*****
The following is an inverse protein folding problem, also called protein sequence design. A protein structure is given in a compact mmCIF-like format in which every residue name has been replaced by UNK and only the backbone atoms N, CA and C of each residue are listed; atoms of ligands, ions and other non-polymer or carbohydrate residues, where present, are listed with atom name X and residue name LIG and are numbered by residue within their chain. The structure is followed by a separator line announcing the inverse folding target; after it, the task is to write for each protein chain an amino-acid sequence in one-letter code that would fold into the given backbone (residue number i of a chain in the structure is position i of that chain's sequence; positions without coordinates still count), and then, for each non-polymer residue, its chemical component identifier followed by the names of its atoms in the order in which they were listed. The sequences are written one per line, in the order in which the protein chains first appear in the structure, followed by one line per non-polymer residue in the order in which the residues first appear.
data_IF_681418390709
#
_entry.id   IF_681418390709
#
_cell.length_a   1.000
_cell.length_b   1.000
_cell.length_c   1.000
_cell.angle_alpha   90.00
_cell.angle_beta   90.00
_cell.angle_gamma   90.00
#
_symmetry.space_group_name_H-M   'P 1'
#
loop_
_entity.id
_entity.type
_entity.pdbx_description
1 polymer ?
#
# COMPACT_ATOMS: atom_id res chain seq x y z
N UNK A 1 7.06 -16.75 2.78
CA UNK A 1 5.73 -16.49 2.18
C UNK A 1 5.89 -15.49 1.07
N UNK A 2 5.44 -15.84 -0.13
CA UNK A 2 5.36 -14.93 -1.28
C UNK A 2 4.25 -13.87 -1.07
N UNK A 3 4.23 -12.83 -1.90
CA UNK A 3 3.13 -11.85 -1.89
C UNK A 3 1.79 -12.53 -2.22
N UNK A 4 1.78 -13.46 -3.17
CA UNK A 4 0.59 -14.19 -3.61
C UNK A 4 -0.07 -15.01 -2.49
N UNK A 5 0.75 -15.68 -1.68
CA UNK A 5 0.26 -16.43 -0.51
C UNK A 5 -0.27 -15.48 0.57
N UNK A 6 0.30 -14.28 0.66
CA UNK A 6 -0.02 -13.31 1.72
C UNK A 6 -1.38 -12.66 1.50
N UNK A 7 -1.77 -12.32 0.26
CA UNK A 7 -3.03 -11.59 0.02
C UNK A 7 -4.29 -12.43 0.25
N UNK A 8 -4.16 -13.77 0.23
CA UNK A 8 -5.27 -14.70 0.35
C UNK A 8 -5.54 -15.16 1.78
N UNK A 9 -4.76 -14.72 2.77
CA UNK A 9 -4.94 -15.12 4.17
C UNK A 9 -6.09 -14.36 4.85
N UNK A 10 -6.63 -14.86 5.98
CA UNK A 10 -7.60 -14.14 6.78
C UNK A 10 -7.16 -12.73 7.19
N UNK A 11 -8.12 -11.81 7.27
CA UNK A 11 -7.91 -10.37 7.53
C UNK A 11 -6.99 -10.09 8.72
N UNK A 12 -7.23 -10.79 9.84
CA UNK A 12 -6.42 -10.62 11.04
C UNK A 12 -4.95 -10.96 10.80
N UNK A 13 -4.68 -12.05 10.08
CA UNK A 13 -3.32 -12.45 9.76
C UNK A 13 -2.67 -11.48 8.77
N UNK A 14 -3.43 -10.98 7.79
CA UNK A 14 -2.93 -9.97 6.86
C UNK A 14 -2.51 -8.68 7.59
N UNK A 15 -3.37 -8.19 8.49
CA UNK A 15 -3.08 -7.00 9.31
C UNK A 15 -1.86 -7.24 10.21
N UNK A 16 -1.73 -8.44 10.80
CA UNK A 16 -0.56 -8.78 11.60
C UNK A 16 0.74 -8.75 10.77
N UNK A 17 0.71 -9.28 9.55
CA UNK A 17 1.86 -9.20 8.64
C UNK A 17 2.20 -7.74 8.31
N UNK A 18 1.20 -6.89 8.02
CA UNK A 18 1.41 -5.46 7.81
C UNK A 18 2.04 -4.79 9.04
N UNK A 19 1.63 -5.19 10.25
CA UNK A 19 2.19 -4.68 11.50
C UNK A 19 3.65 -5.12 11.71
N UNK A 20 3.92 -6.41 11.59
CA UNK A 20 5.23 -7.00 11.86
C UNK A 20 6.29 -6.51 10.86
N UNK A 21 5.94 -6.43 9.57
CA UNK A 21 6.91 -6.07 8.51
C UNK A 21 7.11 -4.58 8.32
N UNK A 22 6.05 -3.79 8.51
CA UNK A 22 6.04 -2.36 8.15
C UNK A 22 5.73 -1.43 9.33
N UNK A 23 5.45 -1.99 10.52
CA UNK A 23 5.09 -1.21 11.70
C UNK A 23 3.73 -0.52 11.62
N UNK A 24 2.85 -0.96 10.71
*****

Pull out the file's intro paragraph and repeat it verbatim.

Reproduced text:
The following is an inverse protein folding problem, also called protein sequence design. A protein structure is given in a compact mmCIF-like format in which every residue name has been replaced by UNK and only the backbone atoms N, CA and C of each residue are listed; atoms of ligands, ions and other non-polymer or carbohydrate residues, where present, are listed with atom name X and residue name LIG and are numbered by residue within their chain. The structure is followed by a separator line announcing the inverse folding target; after it, the task is to write for each protein chain an amino-acid sequence in one-letter code that would fold into the given backbone (residue number i of a chain in the structure is position i of that chain's sequence; positions without coordinates still count), and then, for each non-polymer residue, its chemical component identifier followed by the names of its atoms in the order in which they were listed. The sequences are written one per line, in the order in which the protein chains first appear in the structure, followed by one line per non-polymer residue in the order in which the residues first appear.